Through the generosity of Colonial Mast, students used the indoor pool facility to test the Seaperch ROV and improve their ability to guide the mechanism.

“Using the pool was a big advantage for us because I don’t think other teams had a pool to practice in,” Davis said.

The Northern New England Regional qualifying competition was held in Bath on Saturday, March 28. The event attracted 14 teams from six schools. LRHS entered three teams in the challenge. The all-day competition included vehicle performance (maneuvering and recovery), obstacle course, deep dive, finesse, team and poster presentations, and design evaluation.

The submerged obstacle course involved large rings (22-inches minimum diameter), oriented in any direction, through which the vehicles traveled. Teams navigated through the obstacle course, surfaced, then resubmerged and returned through the course to the end.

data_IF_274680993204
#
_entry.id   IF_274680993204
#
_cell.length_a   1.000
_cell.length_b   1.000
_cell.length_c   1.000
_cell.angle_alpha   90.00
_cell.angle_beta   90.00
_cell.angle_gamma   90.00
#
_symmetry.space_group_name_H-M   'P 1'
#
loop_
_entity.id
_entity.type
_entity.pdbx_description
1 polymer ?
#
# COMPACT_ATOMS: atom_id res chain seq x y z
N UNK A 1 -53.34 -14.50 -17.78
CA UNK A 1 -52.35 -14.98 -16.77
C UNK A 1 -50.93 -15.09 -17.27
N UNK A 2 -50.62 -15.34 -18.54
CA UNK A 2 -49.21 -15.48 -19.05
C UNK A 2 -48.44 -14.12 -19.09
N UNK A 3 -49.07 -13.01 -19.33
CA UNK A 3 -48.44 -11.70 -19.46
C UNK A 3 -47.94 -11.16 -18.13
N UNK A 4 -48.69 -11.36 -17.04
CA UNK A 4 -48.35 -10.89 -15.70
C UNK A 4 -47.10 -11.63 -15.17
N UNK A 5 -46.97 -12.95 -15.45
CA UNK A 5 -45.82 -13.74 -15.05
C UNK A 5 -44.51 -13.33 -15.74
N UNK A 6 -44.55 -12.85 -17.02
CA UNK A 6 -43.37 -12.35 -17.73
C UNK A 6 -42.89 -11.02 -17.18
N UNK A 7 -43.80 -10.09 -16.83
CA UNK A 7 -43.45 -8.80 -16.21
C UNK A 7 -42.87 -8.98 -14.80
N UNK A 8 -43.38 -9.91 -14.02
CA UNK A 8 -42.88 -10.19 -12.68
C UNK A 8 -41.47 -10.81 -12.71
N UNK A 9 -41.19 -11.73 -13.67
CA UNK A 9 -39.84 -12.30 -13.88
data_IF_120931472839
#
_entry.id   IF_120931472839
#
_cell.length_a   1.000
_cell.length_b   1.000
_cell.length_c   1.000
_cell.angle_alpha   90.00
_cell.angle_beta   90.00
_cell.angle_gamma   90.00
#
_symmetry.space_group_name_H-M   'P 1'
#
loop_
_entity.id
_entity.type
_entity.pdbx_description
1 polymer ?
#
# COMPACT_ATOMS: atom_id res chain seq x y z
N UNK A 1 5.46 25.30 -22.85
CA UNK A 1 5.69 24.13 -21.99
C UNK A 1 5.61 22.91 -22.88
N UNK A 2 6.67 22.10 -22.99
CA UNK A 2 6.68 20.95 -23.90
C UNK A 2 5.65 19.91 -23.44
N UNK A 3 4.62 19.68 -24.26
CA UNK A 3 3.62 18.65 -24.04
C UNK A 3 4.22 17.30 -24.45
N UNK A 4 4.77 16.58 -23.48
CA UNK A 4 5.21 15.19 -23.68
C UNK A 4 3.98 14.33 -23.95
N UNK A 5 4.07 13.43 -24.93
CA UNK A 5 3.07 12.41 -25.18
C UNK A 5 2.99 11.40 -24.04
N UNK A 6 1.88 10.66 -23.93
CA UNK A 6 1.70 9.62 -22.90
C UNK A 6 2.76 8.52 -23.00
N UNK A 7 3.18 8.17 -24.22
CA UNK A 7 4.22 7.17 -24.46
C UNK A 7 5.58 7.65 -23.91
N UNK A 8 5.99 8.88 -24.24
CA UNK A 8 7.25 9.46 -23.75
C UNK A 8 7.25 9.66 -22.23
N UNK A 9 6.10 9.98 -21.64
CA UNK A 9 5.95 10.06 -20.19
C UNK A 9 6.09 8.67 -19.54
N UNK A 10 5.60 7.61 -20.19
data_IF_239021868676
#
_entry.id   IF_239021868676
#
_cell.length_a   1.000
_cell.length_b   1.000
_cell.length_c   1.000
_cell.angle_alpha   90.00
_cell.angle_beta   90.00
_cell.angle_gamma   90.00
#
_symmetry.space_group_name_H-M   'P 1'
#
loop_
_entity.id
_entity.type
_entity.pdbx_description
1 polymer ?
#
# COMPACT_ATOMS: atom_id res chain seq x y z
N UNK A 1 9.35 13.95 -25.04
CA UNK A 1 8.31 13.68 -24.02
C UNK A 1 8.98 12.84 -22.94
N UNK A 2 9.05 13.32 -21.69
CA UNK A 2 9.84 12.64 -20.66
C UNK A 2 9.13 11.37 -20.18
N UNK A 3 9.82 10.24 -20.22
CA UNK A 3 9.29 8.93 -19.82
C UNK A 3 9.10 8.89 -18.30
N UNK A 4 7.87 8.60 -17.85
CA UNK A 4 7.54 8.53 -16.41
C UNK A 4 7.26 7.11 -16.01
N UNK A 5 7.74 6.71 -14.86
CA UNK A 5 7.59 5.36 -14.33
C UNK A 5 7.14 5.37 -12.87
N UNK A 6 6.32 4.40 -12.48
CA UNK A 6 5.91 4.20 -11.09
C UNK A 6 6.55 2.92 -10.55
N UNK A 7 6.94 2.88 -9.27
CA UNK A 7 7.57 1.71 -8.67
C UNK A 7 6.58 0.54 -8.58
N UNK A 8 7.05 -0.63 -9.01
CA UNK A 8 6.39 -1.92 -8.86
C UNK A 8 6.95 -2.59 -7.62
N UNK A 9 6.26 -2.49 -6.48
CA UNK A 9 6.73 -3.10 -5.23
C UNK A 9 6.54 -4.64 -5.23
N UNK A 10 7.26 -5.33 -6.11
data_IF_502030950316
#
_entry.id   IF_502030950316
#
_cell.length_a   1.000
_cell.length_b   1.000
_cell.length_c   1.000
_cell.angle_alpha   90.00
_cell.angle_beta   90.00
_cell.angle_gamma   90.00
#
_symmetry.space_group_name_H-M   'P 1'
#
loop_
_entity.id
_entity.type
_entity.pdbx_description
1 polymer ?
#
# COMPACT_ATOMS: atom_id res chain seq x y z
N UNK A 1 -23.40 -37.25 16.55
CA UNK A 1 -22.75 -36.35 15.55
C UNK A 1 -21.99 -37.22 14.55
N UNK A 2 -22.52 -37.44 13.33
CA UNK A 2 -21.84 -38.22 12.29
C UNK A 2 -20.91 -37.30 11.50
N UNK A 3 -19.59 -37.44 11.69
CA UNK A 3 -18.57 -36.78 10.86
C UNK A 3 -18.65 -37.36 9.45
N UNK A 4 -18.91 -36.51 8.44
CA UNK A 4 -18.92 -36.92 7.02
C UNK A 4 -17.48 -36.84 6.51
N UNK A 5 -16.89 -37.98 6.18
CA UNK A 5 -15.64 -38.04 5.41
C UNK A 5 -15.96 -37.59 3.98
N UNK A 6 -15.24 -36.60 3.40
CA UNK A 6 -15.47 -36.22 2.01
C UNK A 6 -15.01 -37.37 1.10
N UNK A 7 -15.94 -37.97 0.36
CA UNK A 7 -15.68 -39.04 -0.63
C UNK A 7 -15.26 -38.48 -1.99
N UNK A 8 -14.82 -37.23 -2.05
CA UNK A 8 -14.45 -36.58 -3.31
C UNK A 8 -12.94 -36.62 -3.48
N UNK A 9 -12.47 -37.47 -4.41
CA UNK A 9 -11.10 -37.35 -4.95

At the end of the completion, the LRHS team “KDM” finished in third place, which landed them a chance to advance to the 2015 National Seaperch Challenge in May. At UMass-Dartmouth, the Lakers will face off against 100 other robotic teams.

“The key will be staying focused, and practicing, practicing and practicing. Communication is big. One person navigating, one person listening because with the ripples through the water you don’t get the best angle. One person needs to spot to tell where you are,” Kellough said.

Mccauley agrees that the team needs to be focused and not panic if a “situation” arises, such as a cable “getting stuck on a ring.”

“The more practice they get with the controls, the better,” he said.

Whatever the outcome, the project was a winner for aspiring engineers like Davis and Mccauley, along with Howell Labs, as they gave back to the local community.

“The whole group was great to work with. The biggest challenge for me was to let them do the design because I often want to get my hands in there and be part of the show. I sat back and let them come up with the ideas, then guided them through mistakes that came up,” Mccauley said. “It’s been a two-way street. It’s been nice to see where they are at and then come see where we are at. It’s been a great partnership.”